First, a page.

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Random matrix theory has long been used to study the spectral properties of physical systems, and has led to a rich interplay between probability theory and physics . Historically, random matrices have been used to model physical systems with random fluctuations, or systems whose eigenproblems were too difficult to solve numerically. This talk explores applications of RMT to the physics of disorder in organic semiconductors [2,3]. Revisiting the old problem of Anderson localization  has shed new light on the emerging field of free probability theory . I will discuss the implications of free probabilistic ideas for finite-dimensional random matrices , as well as some hypotheses about eigenvector locality. Algorithms are available in the RandomMatrices.jl package  written for the Julia programming language.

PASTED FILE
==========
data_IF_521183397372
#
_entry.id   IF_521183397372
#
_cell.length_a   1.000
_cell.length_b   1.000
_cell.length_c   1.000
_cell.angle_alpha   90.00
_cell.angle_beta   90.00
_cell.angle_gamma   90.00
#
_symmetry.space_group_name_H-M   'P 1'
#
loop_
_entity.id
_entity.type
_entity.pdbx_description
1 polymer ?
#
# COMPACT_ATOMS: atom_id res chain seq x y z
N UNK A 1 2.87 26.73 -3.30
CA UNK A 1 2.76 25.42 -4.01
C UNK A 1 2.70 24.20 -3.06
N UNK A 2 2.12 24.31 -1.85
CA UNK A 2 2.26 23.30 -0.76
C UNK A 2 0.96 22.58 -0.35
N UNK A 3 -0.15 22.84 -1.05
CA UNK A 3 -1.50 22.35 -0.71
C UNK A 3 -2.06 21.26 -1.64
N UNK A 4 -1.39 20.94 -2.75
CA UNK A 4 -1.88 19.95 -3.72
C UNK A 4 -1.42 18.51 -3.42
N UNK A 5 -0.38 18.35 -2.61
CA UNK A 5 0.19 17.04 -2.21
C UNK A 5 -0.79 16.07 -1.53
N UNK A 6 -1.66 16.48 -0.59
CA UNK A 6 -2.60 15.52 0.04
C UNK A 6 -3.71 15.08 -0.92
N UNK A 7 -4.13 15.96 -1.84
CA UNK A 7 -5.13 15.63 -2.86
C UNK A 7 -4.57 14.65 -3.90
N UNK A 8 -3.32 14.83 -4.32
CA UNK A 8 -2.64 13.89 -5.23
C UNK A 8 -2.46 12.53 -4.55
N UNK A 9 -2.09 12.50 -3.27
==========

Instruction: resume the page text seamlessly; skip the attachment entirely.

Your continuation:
This seminar will be recorded and posted online one hour after the seminar. Please visit https://www.youtube.com/user/ICMEStudio to watch this talk.
We use mathematical modeling to explore the ramifications of targeting preventive disease measures to undernourished children. We consider a malaria model with superinfection and heterogeneous susceptibility, where a portion of this susceptibility is due to undernutrition (as measured by weight-for-age z scores). The portion of the total susceptibility that is due to undernutrition is estimated from a large randomized trial of supplementary feeding. We compute the malaria morbidity and mortality for a variety of policies involving supplementary food and insecticide treated nets.
Title: Fast and flexible linear algebra in Julia